IMF warns pandemic persistence clouds Latin America and Caribbean recoveryThursday, October 22, 2020
WASHINGTON, United States (CMC) — The International Monetary Fund (IMF) Thursday said that the coronavirus pandemic has hit Latin America and the Caribbean (LAC) harder than other parts of the world, both in human and economic terms.
In its latest outlook for the LAC, the IMF said the relatively large human toll is evident in the fact that of the 8.2 per cent of the world population infected with the virus, the region had had 28 per cent of cases and 34 per cent of deaths by the end of September.
Director of the IMF's Western Hemisphere Department, Alejandro Werner, told a virtual news conference that in the first stages of the pandemic, the IMF had provided “emergency financing” for the Caribbean region, estimated at US$1 billion.
“We are continuing to work with all the countries in the region, both at the bilateral level and at the regional level to explore possibilities to help the Caribbean countries in the second stage of the pandemic after the Rapid Financing instruments have been deployed.”
He told reporters that “all ideas are on the table and basically we need to find, let's say a framework for engagement that eventually will allow the region to weather the effects of the pandemic that as I said before is one of the worst affected regions in the world”.
“We need to find the financing instruments that could be grants financing, etc and other types of financial assistance to support these packages. So we are working constantly with the countries.”
Werner described as “very important” a meeting held earlier this week with Caribbean Community leaders, adding “and we continue to work and we hope that in the next few months we will see the products of these deliberations to help the countries in the Caribbean minimise the impact of these very negative shocks for the region”.
“I think it is important to say that the region has been able to control the pandemic very very well, but obviously the lack of international mobility, as I said before, has significantly hampered the tourism sector and that is the life line of many countries in the Caribbean and therefore a compensating income is of the utmost importance for these countries and we are exploring many possibilities to provide this,” the senior IMF official told reporters.
The IMF in its new “Regional Economic Outlook: Western Hemisphere” report projects a real gross domestic product (GDP) contraction of 8.1 per cent in 2020, noting that unlike in previous recessions, employment contracted more strongly than GDP in the second quarter of 2020, with 20 per cent on average for the five largest countries.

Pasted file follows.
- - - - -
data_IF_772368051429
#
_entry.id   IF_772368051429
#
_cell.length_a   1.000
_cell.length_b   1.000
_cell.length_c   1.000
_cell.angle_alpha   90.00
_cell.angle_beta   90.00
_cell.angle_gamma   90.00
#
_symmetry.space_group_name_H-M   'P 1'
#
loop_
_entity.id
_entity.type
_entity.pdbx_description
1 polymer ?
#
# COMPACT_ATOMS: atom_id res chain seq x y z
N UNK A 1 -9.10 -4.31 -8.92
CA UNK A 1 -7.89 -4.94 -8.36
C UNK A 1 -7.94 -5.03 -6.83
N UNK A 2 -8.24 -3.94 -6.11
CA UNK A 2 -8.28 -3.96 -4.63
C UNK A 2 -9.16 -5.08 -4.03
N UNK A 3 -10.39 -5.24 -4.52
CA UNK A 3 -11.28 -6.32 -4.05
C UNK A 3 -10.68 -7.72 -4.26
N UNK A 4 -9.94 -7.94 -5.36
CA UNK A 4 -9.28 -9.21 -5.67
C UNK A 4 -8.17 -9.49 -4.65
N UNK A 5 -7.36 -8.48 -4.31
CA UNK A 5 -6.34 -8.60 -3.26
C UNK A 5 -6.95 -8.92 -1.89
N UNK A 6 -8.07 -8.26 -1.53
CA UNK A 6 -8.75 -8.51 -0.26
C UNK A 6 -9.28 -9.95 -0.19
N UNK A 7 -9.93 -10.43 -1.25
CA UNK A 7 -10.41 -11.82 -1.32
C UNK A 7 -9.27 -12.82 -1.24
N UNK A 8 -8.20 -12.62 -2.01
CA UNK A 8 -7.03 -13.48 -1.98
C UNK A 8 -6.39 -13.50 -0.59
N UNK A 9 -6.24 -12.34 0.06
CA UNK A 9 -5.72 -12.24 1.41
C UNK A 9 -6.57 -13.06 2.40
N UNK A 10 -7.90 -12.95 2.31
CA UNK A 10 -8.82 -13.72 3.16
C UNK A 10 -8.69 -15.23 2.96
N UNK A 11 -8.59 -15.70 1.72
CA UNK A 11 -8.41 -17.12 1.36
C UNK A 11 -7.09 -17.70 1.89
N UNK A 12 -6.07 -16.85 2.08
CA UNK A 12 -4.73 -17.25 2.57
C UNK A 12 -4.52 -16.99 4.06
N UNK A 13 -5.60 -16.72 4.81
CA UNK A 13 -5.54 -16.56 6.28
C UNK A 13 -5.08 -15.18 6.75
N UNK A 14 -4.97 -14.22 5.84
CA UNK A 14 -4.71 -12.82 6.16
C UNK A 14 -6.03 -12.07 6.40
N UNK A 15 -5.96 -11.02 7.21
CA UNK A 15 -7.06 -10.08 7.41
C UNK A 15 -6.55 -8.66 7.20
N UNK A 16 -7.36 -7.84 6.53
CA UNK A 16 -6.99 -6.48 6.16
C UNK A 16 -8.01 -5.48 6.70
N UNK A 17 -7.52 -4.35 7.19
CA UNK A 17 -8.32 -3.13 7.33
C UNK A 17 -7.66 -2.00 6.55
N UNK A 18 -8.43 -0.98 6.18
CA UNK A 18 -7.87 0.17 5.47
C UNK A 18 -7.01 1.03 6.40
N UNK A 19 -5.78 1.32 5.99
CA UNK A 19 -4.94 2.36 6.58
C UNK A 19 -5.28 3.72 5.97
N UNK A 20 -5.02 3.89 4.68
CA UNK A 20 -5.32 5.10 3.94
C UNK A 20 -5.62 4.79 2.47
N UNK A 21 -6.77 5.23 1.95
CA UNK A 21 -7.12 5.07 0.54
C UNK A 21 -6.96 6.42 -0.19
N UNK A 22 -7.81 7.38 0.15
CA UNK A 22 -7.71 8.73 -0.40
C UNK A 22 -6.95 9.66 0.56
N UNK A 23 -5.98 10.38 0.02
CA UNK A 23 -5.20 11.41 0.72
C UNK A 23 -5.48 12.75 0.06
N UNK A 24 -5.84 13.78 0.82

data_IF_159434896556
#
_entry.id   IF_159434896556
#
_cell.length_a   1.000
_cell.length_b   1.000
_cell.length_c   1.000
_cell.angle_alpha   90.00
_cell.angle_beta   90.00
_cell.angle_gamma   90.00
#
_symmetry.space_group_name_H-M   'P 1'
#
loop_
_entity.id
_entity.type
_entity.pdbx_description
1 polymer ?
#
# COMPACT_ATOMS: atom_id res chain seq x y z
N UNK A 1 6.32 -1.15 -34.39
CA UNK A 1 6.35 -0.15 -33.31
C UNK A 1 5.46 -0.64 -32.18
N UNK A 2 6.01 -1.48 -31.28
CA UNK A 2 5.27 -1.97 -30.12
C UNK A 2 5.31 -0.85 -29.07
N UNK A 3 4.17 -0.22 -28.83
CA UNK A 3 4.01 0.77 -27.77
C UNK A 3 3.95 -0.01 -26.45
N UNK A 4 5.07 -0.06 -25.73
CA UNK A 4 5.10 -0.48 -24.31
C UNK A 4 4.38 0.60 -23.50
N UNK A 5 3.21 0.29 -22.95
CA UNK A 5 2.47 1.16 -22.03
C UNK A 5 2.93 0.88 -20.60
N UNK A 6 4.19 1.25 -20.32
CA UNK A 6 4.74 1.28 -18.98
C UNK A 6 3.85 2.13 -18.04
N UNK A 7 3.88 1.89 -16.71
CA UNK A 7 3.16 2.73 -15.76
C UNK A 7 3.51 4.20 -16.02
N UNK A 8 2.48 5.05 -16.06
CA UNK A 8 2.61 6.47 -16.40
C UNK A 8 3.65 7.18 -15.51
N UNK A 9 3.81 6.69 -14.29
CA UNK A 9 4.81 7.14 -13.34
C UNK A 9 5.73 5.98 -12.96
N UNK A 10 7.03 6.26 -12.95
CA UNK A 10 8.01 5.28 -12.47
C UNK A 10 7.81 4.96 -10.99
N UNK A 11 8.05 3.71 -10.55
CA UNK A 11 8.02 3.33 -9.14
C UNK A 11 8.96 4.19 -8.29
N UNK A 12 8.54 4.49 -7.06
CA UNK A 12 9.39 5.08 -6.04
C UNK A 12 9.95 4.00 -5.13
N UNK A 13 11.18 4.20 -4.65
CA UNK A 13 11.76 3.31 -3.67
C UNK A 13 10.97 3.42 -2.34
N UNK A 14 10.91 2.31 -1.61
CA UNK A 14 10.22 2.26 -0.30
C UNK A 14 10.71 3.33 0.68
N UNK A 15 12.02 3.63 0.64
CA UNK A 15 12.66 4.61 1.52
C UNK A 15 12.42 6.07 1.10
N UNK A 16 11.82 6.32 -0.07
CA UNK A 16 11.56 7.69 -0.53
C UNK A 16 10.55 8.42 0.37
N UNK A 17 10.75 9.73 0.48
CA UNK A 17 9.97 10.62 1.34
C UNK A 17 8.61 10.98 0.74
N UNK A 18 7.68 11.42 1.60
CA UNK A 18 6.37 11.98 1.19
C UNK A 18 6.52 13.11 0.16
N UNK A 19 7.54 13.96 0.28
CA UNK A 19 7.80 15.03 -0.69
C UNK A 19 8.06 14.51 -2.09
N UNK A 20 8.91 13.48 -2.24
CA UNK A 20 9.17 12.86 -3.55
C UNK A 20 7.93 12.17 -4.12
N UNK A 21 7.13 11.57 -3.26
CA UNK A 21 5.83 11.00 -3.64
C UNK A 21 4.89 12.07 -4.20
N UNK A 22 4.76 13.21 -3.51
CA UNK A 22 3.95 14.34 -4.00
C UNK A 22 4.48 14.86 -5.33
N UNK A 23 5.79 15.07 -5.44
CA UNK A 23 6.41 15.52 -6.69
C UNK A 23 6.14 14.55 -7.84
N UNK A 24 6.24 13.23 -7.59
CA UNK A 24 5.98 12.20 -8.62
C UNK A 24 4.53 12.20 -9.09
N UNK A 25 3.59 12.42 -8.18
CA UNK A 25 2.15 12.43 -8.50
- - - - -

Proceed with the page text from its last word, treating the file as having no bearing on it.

“Two structural characteristics of Latin American and the Caribbean economies contributed to the relatively larger economic impact: comparatively more people work in activities that require close physical proximity, and less people have jobs in which teleworking is feasible.
“Almost 45 per cent of jobs are in contact-intensive sectors — like restaurants, retail stores, or public transportation — compared to just over 30 per cent for emerging markets. In reverse, only about one in five jobs can be done remotely, half the share of advanced economies and below the emerging world average (26 per cent).
“These two features, in addition to a high degree of informality and poverty, and combined with lower trade and financial turbulence caused by the ailing global economy, contributed to the historic collapse in activity,” the IMF said.
The IMF noted that with the Caribbean countries dependent on tourism for anywhere between 20 to 90 per cent of GDP and employment, they were the hardest hit.
“Despite being relatively successful at containing the virus spread, the sudden stop in tourist arrivals and local lockdowns was equivalent to a cardiac arrest to their economies,” the Washington-based financial institution added.
The IMF said that bold policy actions by many governments were critical in mitigating the pandemic's economic and social impact but leave a legacy of higher public and private debt.
“Policies should remain focused on containing the pandemic and cementing the recovery. Premature withdrawal of fiscal support should be avoided. However, further support should be accompanied by explicit, legislated and clearly communicated commitments to consolidate and rebuild fiscal defences over the medium term.”
The IMF said that once the pandemic is under control and the recovery is underway, these commitments will need to be executed, entailing strengthening of medium-term anchors.
It said fiscal structural reforms should also aim at enhancing automatic stabilizers, social safety nets and access to health and education, while preserving public investment.
“Financial regulation will need to address the potential financial stability risks emerging from the crisis. The share of corporate debt at risk — when earnings are lower than interest expense — has doubled from 14 per cent last December to 29 per cent in June, and could rise more in 2021, in an adverse scenario. Debt restructuring will be critical to recover the financial health of viable firms.
“For unviable ones, efficient and equitable bankruptcy frameworks that distribute losses between investors, creditors, owners, workers, and the government will be needed.”
The IMF said that a weaker-than-expected recovery and a more persistent pandemic will impose more difficult choices for governments.
“Scarring and lower potential GDP growth add to the short run policy challenges. While some structural reforms may support confidence and the recovery, especially if they manage to lay the foundations for more sustainable and inclusive growth going forward, the legacies of the pandemic cloud an already uncertain outlook for the region.”
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